|Short Name:||Thomas Jarman|
|Full Name:||Jarman, Thomas, 1776-1861|
Thomas Jarman was born on 21st December 1776 in Clipston, a small village near the northern border of the County of Northampton. His father was not only a Baptist lay preacher, but also a tailor, and Thomas was brought up in the same trade, although his brother, John, followed his father’s calling to become a minister.
His natural taste for music, however, considerably interfered with his work, and he was frequently reduced to dire straits, from which only the extreme liberality of his publishers relieved him. He was a man of fine, commanding presence, but self-willed, and endowed with a considerable gift of irony, as choirs frequently found to their cost. Weston quotes from Kant that Jarman neglected his work and ‘this kept him poor and soured his temper’.
He joined the choir of the Baptist chapel in his native village when quite a youth, and soon became the choirmaster there. He adopted music as a profession (with occasional returns to his old trade), and was engaged as teacher of harmony and singing in many of the neighbouring villages. He was a successful choir-trainer, spending several years at Leamington, and conducted concerts as well as services, for which he was ‘constantly composing works’. The village choir festival held under his direction at Naseby, in 1837, is said to have been the talk of the district for long after. He spent some six or seven years at Leamington, during which time he enjoyed the friendship of C. Rider, a wealthy Methodist who did much good for the psalmody of Lancashire and elsewhere some fifty or sixty years ago.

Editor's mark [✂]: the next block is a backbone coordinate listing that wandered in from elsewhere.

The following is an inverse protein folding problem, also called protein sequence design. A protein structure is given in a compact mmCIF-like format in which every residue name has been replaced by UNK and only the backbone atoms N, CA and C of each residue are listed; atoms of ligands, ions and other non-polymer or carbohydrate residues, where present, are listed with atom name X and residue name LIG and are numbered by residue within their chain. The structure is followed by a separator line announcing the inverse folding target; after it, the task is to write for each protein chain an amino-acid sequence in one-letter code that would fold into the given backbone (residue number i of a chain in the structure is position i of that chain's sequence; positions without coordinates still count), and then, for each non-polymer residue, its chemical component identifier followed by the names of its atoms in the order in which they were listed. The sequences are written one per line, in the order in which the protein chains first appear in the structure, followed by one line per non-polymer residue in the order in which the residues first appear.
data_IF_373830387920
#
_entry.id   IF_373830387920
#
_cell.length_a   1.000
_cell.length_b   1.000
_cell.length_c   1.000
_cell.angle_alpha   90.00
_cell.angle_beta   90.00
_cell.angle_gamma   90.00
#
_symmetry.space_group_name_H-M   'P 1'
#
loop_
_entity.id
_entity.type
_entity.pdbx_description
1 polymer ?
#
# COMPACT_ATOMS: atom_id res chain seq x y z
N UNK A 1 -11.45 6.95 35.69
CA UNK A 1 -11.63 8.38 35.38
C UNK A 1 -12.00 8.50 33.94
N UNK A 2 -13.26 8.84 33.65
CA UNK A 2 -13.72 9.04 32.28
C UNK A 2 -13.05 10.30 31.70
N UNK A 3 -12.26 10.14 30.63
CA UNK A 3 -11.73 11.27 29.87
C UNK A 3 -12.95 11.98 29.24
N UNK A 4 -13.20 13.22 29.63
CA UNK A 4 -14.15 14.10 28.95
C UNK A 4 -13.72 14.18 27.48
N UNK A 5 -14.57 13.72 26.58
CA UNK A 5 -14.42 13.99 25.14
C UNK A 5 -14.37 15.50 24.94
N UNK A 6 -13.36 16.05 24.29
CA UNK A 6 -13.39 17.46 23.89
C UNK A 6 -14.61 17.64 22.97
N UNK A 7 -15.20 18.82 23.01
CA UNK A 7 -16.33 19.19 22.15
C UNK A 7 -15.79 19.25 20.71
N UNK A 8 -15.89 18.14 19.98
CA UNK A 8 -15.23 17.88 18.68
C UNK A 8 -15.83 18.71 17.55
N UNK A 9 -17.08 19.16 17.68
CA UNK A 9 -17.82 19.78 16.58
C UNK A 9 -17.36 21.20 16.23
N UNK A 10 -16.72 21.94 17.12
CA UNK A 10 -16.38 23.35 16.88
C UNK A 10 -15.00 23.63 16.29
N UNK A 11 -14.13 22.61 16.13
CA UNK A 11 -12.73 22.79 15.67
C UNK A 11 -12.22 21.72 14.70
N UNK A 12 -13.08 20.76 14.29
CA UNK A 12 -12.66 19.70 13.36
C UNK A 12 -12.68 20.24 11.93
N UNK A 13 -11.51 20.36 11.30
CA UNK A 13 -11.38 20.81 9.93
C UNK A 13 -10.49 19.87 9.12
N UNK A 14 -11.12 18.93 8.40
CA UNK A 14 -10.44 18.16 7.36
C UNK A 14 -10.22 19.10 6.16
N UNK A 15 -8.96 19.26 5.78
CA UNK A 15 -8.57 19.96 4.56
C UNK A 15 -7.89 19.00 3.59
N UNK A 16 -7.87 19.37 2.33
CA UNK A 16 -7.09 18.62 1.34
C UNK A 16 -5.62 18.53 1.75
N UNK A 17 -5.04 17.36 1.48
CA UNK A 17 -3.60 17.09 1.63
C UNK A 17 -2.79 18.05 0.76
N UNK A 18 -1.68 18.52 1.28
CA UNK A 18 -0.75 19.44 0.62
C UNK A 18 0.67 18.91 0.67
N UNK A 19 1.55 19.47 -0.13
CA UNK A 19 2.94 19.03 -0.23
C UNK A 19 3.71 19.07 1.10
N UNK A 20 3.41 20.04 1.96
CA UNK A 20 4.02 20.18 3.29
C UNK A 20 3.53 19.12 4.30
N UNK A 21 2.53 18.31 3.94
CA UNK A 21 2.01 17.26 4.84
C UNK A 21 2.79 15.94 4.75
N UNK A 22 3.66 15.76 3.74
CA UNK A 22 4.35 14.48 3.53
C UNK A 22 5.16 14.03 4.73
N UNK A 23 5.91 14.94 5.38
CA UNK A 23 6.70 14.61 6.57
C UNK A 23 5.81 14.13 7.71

Jarman published an enormous quantity of music, including over six hundred hymn-tunes, besides anthems, services, and similar pieces.
Amongst his many anthems written for special occasions there is one for the opening of the new Baptist chapel at Clipston. Another is a MAGNIFICAT for Dr Marsh's Episcopal chapel at Leamington, where Thomas Jarman was called to assist the quire in their study and performance of psalmody.
Thomas Jarman lived to the good old age of eighty-five, dying in 1861, and lies buried in the graveyard attached to the Baptist chapel at Clipston in Northants.